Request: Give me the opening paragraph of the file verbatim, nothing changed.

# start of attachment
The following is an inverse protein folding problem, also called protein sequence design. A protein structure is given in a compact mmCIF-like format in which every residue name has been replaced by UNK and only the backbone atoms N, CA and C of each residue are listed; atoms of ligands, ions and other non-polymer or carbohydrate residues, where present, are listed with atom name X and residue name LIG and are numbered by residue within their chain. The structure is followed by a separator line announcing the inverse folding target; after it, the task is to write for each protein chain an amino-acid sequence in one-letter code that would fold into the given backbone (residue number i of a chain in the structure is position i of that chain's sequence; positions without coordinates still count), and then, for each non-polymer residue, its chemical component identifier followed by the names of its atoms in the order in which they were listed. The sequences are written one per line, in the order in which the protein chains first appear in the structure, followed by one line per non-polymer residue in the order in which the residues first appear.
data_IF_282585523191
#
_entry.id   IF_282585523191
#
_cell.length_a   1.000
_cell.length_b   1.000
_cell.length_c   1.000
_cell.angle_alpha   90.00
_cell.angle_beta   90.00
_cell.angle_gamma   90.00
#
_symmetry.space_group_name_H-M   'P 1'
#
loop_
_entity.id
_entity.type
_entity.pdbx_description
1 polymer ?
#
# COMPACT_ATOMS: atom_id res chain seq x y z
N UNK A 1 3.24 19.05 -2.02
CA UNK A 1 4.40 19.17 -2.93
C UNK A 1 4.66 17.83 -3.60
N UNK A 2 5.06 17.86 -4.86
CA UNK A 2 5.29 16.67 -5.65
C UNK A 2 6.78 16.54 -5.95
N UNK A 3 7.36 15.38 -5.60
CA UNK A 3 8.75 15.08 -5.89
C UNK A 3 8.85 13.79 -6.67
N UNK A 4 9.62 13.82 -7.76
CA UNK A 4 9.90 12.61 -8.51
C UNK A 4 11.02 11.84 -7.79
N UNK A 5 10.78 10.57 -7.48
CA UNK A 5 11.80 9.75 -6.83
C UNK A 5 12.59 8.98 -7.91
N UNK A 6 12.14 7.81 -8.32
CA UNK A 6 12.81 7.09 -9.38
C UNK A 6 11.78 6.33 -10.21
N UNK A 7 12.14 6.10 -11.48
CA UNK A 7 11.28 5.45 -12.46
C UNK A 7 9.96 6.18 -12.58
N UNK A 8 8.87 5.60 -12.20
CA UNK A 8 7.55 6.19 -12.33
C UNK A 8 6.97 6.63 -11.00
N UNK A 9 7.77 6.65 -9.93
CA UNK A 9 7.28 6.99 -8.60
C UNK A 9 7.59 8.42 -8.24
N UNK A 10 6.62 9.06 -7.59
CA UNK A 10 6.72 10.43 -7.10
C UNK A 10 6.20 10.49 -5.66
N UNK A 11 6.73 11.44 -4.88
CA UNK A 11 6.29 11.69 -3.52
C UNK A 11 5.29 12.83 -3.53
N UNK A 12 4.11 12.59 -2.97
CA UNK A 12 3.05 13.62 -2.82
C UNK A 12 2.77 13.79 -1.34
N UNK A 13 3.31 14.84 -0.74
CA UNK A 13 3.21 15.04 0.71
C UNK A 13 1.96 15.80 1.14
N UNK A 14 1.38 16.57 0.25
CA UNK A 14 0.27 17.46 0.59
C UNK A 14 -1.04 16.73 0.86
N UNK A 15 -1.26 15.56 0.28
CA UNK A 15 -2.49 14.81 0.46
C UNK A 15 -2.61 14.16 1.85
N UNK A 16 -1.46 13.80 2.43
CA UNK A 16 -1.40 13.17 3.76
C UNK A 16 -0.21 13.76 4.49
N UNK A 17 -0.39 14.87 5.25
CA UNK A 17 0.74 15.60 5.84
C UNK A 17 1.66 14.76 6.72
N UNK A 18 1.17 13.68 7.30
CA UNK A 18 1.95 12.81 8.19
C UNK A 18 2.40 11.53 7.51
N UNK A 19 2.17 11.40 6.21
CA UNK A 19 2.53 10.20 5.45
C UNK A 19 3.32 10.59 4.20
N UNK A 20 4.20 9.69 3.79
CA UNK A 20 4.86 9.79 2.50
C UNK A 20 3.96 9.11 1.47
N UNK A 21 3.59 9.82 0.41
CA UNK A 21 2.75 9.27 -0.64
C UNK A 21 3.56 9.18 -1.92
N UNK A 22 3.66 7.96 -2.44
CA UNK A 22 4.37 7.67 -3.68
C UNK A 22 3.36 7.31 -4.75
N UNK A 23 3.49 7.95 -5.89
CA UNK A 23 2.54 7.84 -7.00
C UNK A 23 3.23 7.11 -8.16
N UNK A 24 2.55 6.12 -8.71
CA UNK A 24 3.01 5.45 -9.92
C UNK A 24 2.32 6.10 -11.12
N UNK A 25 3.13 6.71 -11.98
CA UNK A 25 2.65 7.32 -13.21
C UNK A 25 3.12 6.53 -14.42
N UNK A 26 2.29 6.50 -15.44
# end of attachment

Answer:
The following is an inverse protein folding problem, also called protein sequence design. A protein structure is given in a compact mmCIF-like format in which every residue name has been replaced by UNK and only the backbone atoms N, CA and C of each residue are listed; atoms of ligands, ions and other non-polymer or carbohydrate residues, where present, are listed with atom name X and residue name LIG and are numbered by residue within their chain. The structure is followed by a separator line announcing the inverse folding target; after it, the task is to write for each protein chain an amino-acid sequence in one-letter code that would fold into the given backbone (residue number i of a chain in the structure is position i of that chain's sequence; positions without coordinates still count), and then, for each non-polymer residue, its chemical component identifier followed by the names of its atoms in the order in which they were listed. The sequences are written one per line, in the order in which the protein chains first appear in the structure, followed by one line per non-polymer residue in the order in which the residues first appear.